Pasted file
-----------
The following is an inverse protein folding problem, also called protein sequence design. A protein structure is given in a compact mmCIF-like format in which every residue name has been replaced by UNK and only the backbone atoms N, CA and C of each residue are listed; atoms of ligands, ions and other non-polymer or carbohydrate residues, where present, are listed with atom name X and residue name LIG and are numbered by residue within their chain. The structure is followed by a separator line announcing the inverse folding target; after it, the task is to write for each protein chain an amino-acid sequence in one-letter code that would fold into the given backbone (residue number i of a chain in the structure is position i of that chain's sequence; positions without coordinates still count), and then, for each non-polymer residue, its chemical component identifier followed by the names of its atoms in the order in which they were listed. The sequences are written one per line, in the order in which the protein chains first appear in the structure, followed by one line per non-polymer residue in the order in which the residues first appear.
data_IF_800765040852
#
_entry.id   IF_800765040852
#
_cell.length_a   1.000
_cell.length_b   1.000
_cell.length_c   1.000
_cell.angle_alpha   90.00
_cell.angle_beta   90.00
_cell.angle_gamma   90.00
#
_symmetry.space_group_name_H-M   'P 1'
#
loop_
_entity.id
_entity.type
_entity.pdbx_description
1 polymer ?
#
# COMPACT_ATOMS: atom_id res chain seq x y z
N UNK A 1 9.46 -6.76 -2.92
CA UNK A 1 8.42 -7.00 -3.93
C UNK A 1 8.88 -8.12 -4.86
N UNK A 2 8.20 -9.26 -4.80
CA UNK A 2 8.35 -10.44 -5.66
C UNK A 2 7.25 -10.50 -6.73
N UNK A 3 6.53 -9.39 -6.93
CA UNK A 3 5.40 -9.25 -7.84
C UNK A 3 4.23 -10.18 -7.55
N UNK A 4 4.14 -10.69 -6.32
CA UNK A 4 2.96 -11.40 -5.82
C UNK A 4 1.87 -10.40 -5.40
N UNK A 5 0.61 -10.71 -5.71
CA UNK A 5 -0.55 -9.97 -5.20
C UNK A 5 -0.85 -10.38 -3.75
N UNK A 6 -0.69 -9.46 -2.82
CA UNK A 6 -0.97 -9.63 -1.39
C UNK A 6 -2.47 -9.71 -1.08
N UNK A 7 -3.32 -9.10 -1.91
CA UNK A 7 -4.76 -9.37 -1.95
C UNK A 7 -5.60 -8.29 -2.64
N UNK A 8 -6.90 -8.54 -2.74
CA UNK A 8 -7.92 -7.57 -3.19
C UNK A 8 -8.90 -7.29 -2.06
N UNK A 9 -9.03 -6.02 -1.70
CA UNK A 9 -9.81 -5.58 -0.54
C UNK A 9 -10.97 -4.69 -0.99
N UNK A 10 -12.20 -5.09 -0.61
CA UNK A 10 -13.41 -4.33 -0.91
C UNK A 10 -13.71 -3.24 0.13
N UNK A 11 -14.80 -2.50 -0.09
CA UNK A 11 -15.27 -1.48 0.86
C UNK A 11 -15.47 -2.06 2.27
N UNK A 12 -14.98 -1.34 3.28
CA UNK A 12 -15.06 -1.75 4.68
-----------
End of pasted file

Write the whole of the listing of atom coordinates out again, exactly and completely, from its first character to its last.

The following is an inverse protein folding problem, also called protein sequence design. A protein structure is given in a compact mmCIF-like format in which every residue name has been replaced by UNK and only the backbone atoms N, CA and C of each residue are listed; atoms of ligands, ions and other non-polymer or carbohydrate residues, where present, are listed with atom name X and residue name LIG and are numbered by residue within their chain. The structure is followed by a separator line announcing the inverse folding target; after it, the task is to write for each protein chain an amino-acid sequence in one-letter code that would fold into the given backbone (residue number i of a chain in the structure is position i of that chain's sequence; positions without coordinates still count), and then, for each non-polymer residue, its chemical component identifier followed by the names of its atoms in the order in which they were listed. The sequences are written one per line, in the order in which the protein chains first appear in the structure, followed by one line per non-polymer residue in the order in which the residues first appear.
data_IF_800765040852
#
_entry.id   IF_800765040852
#
_cell.length_a   1.000
_cell.length_b   1.000
_cell.length_c   1.000
_cell.angle_alpha   90.00
_cell.angle_beta   90.00
_cell.angle_gamma   90.00
#
_symmetry.space_group_name_H-M   'P 1'
#
loop_
_entity.id
_entity.type
_entity.pdbx_description
1 polymer ?
#
# COMPACT_ATOMS: atom_id res chain seq x y z
N UNK A 1 9.46 -6.76 -2.92
CA UNK A 1 8.42 -7.00 -3.93
C UNK A 1 8.88 -8.12 -4.86
N UNK A 2 8.20 -9.26 -4.80
CA UNK A 2 8.35 -10.44 -5.66
C UNK A 2 7.25 -10.50 -6.73
N UNK A 3 6.53 -9.39 -6.93
CA UNK A 3 5.40 -9.25 -7.84
C UNK A 3 4.23 -10.18 -7.55
N UNK A 4 4.14 -10.69 -6.32
CA UNK A 4 2.96 -11.40 -5.82
C UNK A 4 1.87 -10.40 -5.40
N UNK A 5 0.61 -10.71 -5.71
CA UNK A 5 -0.55 -9.97 -5.20
C UNK A 5 -0.85 -10.38 -3.75
N UNK A 6 -0.69 -9.46 -2.82
CA UNK A 6 -0.97 -9.63 -1.39
C UNK A 6 -2.47 -9.71 -1.08
N UNK A 7 -3.32 -9.10 -1.91
CA UNK A 7 -4.76 -9.37 -1.95
C UNK A 7 -5.60 -8.29 -2.64
N UNK A 8 -6.90 -8.54 -2.74
CA UNK A 8 -7.92 -7.57 -3.19
C UNK A 8 -8.90 -7.29 -2.06
N UNK A 9 -9.03 -6.02 -1.70
CA UNK A 9 -9.81 -5.58 -0.54
C UNK A 9 -10.97 -4.69 -0.99
N UNK A 10 -12.20 -5.09 -0.61
CA UNK A 10 -13.41 -4.33 -0.91
C UNK A 10 -13.71 -3.24 0.13
N UNK A 11 -14.80 -2.50 -0.09
CA UNK A 11 -15.27 -1.48 0.86
C UNK A 11 -15.47 -2.06 2.27
N UNK A 12 -14.98 -1.34 3.28
CA UNK A 12 -15.06 -1.75 4.68